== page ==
The next term, in May, the court ordered that a permanent seat of justice be established
on land donated by a group of salt men on a ten-acre knob of land that became known as
Court House Hill. Curiously, the first building authorized for the new town was a jail.
It wasn't until the June term that a name of the town was chosen. Later, it was determined
that there was already a Greenville, Kentucky. During the Dec. 1807 term, the court
ordered that the name be changed to Manchester, in honor of the great British industrial
center. The court authorized $100 for the building of a temporary court house, which was
less than a fourth that authorized for the jail. The first mention of holding court in the
courthouse in the new town of Manchester was the April, 1808 term during which John
Murphy was indicted for selling three half pints of whiskey.

It is clear that Manchester was unconventional from the start, having come into being as
an act of government, not as the result of congregation or commerce the way most
communities begin. The new county was no less so. It seems to have been established as
a way to have closer government scrutiny of the new salt industry, which by 1806 was
becoming one of the most important industries in the state. Kentucky's second governor,
James Garrard, had already acquired large holdings here and sent his son, Daniel, to Clay
County to establish a salt works. Other wealthy salt men were already here.

The arrival of the salt men coincided almost exactly with the arrival of their opposites,
land-hungry immigrants who were discovering that all the land in the Blue Grass had
already been taken by 1800. It is this mix of the ambitious salt families - wealthy,
powerful and educated - with the powerless, largely Scotch/Irish settlers, who wanted
nothing so much as to just be left alone, that scholars account for the roots of the unique
character of Manchester and Clay County.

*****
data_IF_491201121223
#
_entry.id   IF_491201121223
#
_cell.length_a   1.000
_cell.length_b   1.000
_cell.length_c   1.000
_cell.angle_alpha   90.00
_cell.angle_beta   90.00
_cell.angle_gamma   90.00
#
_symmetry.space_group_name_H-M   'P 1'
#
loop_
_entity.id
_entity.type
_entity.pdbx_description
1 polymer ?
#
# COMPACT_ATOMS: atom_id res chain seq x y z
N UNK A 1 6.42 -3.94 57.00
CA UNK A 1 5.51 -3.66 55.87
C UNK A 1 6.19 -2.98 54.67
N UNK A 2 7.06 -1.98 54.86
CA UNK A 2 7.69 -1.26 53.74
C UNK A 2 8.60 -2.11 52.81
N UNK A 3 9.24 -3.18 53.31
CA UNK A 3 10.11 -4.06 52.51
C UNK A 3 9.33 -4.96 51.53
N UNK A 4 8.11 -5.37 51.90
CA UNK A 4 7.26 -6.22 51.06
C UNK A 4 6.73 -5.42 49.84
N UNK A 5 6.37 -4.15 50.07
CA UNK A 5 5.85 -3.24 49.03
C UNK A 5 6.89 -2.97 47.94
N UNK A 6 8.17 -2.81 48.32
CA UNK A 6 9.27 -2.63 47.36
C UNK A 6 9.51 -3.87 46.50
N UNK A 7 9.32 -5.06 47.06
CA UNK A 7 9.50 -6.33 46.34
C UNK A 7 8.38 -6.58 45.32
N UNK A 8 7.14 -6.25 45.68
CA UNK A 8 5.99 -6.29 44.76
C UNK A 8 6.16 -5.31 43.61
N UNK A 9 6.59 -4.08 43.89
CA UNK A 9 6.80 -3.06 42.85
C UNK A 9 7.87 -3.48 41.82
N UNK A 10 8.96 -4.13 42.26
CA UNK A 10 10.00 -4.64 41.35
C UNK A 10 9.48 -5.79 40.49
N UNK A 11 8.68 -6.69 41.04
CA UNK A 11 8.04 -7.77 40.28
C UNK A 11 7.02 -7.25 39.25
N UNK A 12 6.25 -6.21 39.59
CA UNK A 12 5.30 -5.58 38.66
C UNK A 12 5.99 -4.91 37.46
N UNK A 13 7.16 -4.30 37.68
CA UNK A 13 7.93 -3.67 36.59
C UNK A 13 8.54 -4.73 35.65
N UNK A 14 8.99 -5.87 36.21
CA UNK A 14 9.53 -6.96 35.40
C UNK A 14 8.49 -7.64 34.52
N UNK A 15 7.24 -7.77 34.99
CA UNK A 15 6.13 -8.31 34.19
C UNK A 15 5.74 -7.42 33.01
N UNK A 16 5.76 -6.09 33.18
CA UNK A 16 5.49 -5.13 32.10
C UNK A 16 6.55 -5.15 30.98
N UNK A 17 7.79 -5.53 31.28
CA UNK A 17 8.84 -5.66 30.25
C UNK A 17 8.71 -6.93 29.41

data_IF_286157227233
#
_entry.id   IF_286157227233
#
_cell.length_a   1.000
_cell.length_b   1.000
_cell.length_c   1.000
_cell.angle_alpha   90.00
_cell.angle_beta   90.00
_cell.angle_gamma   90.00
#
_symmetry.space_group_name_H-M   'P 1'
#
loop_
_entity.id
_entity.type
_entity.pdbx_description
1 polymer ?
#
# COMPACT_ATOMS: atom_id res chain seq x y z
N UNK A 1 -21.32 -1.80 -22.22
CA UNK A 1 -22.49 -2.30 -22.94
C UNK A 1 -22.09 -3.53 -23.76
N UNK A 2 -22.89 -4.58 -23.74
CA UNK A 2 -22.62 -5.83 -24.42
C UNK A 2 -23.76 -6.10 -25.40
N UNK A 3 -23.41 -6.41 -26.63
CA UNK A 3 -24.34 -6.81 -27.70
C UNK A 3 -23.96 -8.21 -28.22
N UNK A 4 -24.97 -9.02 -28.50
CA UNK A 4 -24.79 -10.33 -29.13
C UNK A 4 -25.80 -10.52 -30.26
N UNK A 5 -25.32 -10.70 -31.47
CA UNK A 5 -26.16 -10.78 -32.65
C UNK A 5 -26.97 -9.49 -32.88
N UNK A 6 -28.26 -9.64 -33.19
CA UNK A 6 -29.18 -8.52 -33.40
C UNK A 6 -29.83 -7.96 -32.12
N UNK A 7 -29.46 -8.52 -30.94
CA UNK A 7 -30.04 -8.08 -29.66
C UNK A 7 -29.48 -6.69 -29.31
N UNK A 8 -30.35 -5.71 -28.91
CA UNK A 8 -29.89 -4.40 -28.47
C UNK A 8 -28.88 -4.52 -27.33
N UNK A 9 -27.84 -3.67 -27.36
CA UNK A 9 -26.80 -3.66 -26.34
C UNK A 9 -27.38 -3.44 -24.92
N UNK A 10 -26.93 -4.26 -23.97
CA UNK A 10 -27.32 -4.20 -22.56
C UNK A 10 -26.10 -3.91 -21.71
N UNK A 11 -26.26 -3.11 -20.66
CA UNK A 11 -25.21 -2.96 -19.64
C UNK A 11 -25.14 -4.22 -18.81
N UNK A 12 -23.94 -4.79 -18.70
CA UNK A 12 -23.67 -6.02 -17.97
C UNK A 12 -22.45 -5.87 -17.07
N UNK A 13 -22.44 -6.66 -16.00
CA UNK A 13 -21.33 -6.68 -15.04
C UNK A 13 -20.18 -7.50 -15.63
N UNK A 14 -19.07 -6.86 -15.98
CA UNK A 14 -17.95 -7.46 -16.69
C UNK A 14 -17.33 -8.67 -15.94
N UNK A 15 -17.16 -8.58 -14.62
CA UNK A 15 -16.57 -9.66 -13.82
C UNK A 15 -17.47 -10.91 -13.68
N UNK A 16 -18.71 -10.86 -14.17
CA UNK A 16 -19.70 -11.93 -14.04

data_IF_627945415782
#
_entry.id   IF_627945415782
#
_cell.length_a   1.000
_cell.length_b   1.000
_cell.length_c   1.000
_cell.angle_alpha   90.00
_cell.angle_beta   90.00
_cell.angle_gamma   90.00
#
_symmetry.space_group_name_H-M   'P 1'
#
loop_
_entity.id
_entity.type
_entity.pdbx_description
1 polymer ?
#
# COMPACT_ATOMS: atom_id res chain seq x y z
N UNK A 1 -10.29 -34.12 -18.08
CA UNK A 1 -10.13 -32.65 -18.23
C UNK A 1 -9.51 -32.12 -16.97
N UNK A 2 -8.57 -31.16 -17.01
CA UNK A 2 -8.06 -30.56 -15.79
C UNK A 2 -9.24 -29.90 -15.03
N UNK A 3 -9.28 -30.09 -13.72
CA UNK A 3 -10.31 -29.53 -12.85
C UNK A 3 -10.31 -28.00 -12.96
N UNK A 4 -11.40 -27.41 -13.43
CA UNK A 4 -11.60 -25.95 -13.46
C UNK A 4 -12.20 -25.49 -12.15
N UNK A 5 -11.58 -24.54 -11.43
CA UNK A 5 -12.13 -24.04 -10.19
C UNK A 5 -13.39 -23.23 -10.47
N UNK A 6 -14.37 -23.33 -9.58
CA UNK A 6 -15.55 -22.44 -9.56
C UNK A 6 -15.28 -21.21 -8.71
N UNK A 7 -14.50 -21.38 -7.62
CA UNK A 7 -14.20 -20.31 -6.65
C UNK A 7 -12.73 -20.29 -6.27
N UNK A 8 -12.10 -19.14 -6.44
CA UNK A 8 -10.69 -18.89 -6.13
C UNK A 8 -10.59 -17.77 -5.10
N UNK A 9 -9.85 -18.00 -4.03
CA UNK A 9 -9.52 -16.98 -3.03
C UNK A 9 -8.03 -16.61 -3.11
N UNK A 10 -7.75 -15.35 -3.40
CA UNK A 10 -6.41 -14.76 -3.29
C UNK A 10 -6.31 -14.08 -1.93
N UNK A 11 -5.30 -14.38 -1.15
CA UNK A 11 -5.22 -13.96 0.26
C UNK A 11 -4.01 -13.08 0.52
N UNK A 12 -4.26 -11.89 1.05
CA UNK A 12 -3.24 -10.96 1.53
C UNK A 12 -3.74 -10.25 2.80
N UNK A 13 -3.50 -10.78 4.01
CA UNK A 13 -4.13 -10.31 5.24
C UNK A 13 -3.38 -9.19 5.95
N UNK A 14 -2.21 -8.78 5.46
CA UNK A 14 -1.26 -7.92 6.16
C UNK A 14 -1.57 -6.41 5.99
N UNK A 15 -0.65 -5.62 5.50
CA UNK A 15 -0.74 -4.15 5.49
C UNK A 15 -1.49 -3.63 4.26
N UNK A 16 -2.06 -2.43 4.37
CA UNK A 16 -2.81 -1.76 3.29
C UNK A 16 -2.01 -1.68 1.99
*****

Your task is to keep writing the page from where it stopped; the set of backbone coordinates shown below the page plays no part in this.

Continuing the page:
This character has resulted in widely publicized unruliness at times - the notorious feuds
were largely the result of the powerful using surrogates to fight their battles; the slave-
owning salt families were at odds with the largely pro-Union populace before and during
the Civil War - but has produced a populace that includes people of uncommon purpose,
valor, and achievement. One small, poor community alone on the edge of Manchester
boasts several Ph.Ds, physicians, educators and a governor/federal judge. It is awareness
of this unique history that can help shape Manchester and Clay County in the coming
decades as a community of people who take a back seat to no one in the Commonwealth.

Written by Charles House, Manchester, KY.

Charles has just released his new book about rediscovering his family members who helped to settle Clay County. The first 150 years of our history was intregal to the settling of the West as hundres of thousands passed throught the Cumberland Gap. The toils and perils of early settler life in and around Clay County. "Blame It on Salt" reminds of us of what brought most of our people to Manchester, salt. In the late 1700's and up through the Civil War Manchester was a leading producer of salt in the U.S. To read and excerpt from the book and order a copy visit www.pubthis.com